One aspect of the corporate campaign involved large numbers of activists attending J. P. Stevens’s annual shareholders’ meetings and speaking out publicly about the company’s mistreatment of workers, as well as proposing related shareholder resolutions. Another was to pressure corporate officers from other companies to resign from the Stevens Board of Directors, and to pressure Stevens corporate officers to resign from the boards of other companies. This pressure was brought to bear by sending letters and making phone calls to the companies and to individual corporate officers, attending companies’ shareholders’ meetings and speaking out about J. P. Stevens’s mistreatment of workers, and withdrawing funds from banks that did business with Stevens, and other actions. Several corporate officers did resign from corporate boards as a result of this pressure.

The pursuit of legal action against J. P. Stevens is not considered nonviolent action so is not discussed here.

In 1979, the film "Norma Rae" was released, starring Sally Fields, which was loosely based on the experiences of Crystal Lee Sutton, a textile worker who helped organize the union at the Roanoke Rapids plants. This helped publicize the campaign, and the ACTWU organized a nationwide speaking tour for Sutton.

In mid-1978, representatives from J. P. Stevens entered into secret negotiations with the ACTWU. In October 1980, a settlement was announced. Stevens agreed to enter into a contract with the union that included a retroactive pay raise; seniority protection for workers; a check-off provision that allowed union dues to be directly deducted from workers’ paychecks; and a grievance procedure for workers that included independent arbitration. In return, the ACTWU agreed to end the boycott and the corporate campaign.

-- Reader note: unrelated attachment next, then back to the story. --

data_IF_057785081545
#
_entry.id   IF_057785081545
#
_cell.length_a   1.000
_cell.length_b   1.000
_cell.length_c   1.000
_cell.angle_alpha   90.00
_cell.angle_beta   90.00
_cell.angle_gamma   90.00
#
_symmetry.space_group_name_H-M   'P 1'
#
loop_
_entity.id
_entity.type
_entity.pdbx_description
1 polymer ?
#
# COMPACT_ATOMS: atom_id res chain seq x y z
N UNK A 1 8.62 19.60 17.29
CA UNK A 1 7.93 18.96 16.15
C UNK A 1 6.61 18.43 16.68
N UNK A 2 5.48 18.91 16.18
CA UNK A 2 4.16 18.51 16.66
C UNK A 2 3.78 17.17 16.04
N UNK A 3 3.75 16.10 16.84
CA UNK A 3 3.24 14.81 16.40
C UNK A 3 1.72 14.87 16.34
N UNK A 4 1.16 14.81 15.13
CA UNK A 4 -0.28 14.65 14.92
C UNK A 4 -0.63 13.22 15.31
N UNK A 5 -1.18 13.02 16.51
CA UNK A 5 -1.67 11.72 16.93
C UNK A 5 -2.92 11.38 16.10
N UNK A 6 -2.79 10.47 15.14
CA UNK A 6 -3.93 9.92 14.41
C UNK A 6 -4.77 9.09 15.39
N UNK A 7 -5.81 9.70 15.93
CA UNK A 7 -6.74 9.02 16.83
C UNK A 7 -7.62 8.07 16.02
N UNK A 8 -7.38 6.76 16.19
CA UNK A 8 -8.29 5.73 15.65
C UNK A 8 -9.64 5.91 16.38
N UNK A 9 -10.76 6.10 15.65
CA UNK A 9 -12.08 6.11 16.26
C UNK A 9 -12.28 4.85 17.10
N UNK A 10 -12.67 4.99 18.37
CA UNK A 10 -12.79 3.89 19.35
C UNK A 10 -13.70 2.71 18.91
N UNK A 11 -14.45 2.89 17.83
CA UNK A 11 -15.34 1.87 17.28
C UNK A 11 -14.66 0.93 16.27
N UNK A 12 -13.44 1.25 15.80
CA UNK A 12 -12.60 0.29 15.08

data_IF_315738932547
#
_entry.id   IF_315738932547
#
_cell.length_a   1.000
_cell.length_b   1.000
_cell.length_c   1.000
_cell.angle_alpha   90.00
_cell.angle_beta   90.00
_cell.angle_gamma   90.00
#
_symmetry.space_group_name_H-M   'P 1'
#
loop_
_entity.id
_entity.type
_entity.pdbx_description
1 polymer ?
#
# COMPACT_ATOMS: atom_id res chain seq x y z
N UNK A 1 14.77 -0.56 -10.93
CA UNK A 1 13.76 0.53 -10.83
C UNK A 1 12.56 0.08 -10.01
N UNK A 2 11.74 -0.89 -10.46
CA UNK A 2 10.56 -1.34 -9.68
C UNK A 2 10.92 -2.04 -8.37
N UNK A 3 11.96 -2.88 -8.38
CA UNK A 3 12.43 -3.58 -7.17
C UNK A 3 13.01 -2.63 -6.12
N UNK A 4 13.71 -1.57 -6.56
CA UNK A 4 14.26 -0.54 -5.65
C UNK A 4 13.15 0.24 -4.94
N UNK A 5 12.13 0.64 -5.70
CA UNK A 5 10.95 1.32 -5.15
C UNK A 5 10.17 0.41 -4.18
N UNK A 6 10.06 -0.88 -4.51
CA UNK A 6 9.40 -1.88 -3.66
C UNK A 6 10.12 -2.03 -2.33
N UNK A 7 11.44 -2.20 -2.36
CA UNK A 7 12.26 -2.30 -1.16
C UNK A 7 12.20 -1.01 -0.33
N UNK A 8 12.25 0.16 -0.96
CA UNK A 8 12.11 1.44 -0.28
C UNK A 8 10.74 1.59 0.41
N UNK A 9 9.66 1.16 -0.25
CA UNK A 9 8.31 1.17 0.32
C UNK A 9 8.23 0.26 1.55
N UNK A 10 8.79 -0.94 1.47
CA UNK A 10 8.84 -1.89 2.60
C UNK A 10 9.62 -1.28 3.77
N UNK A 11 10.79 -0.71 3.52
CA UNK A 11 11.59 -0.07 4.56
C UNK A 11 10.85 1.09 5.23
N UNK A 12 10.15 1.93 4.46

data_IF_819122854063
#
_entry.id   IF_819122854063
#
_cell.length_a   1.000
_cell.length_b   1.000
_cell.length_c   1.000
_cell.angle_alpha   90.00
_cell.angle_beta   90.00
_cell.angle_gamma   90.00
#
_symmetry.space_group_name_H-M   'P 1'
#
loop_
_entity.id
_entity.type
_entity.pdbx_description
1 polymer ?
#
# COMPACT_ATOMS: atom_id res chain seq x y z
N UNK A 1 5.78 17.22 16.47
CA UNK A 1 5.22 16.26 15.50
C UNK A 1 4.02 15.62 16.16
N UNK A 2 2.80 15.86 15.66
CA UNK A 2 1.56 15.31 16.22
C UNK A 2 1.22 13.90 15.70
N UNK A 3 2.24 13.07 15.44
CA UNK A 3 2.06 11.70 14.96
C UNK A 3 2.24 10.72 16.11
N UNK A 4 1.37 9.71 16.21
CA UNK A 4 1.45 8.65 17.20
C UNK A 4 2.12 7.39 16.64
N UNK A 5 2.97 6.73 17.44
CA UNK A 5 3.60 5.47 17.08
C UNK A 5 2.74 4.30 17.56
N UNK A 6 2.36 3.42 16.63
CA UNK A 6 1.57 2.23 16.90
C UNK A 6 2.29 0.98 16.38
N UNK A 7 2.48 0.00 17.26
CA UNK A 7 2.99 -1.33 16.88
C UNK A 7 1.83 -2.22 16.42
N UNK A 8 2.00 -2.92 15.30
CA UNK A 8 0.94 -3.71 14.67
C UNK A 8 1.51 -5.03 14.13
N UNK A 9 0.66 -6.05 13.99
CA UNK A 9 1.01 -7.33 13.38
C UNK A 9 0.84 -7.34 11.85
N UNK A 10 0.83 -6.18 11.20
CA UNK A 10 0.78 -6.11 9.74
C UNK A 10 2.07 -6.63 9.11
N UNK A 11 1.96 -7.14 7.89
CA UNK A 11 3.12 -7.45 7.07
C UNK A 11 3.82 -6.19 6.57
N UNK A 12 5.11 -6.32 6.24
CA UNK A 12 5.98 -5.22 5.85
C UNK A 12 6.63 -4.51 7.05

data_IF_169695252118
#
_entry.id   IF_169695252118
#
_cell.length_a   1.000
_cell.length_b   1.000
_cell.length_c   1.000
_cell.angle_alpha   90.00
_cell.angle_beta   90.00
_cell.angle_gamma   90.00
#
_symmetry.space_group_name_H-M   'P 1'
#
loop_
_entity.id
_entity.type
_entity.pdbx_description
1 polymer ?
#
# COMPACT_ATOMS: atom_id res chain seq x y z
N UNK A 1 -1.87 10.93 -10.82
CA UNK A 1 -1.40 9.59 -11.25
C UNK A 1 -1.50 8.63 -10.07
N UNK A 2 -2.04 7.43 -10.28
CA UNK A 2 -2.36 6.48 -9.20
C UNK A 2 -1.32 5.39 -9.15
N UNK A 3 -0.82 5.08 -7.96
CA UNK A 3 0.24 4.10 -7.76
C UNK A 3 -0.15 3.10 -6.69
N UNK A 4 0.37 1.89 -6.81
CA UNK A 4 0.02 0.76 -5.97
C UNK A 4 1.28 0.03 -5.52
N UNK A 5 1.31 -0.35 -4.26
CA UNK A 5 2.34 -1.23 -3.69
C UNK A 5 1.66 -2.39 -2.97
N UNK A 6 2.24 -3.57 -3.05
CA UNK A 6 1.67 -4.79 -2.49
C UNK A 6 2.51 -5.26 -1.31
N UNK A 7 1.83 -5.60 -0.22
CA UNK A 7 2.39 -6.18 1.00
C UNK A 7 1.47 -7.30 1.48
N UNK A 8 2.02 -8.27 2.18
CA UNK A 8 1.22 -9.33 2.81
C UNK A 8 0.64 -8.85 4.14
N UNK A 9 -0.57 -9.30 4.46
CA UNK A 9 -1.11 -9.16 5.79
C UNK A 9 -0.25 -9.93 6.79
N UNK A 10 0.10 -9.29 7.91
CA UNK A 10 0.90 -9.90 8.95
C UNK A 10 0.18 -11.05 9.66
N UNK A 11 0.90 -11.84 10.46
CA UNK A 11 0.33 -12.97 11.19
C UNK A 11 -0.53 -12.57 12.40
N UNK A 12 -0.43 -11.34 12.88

Research Notes

1. The boycott was influenced by United Farm Workers' successful boycott against grape growers (1965-197) and by Amalgamated Clothing Workers of America's successful boycott against Farah Manufacturing Company (1972-1974.

2. The "corporate campaign" strategy, pioneered by Ray Rogers and used first in the Farah campaign and then in the J. P. Stevens campaign, was subsequently used extensively by labor and human rights groups in the U.S.

"ACTWU vs. J. P. Stevens: 1976-1980: Birth of the Corporate Campaign." Accessed June 4, 2013.

The Associated Press, May 9, 1978.

The Associated Press, October 25, 1979.

"Committee Collects Signatures Against J.P. Stevens Products." The Harvard Crimson. March 10, 1979.

D'Au Vin, Constance. "Church Groups Lend Support To Textile Workers' Boycott." The Washington Post. April 21, 1978.

“J.P. Stevens Boycott.” The Washington Post, July 5, 1980.

Massad, Timothy G. “Battling the Modern Sweatshops.” The Harvard Crimson. May 3, 1977.

Minchin, Timothy J. “Don’t Sleep with Stevens!” The J. P. Stevens Campaign and the Struggle to Organize the South, 1963-80. University Press of Florida, 2005.

Minchin, Timothy J. "Don't Sleep with Stevens!": The J. P. Stevens Boycott and Social Activism in the 1970s.” Journal of American Studies, Vol. 39, No. 3 (Dec. 2005), pp. 511-543.

New York Times, July 25, 1977, Monday

Nicholson, Tom, with Pamela Lynn Abraham and Melinda Beck. “Labor: Squeezing Stevens.” Newsweek, March 6, 1978.

“Protesters Greet Alumni at Princeton." New York Times, Feb. 27, 1978.

Raskin, A. H. "Show 'Em The Clenched Fist!" Forbes, October 2, 1978.

Raskin, A. H., "J. P. Stevens: Labor's Big Domino." New York Times, Aug 15, 1976.

Stetson, Damon. "Stevens Labor Policies Assailed at Annual Meeting." New York Times, March 2, 1977.

Warren, James. "How the Union Conquered Stevens." Sunday Sun-Times, October 26, 1980.

Name of researcher, and date dd/mm/yyyy: 
Abigail A Fuller, 13/05/2013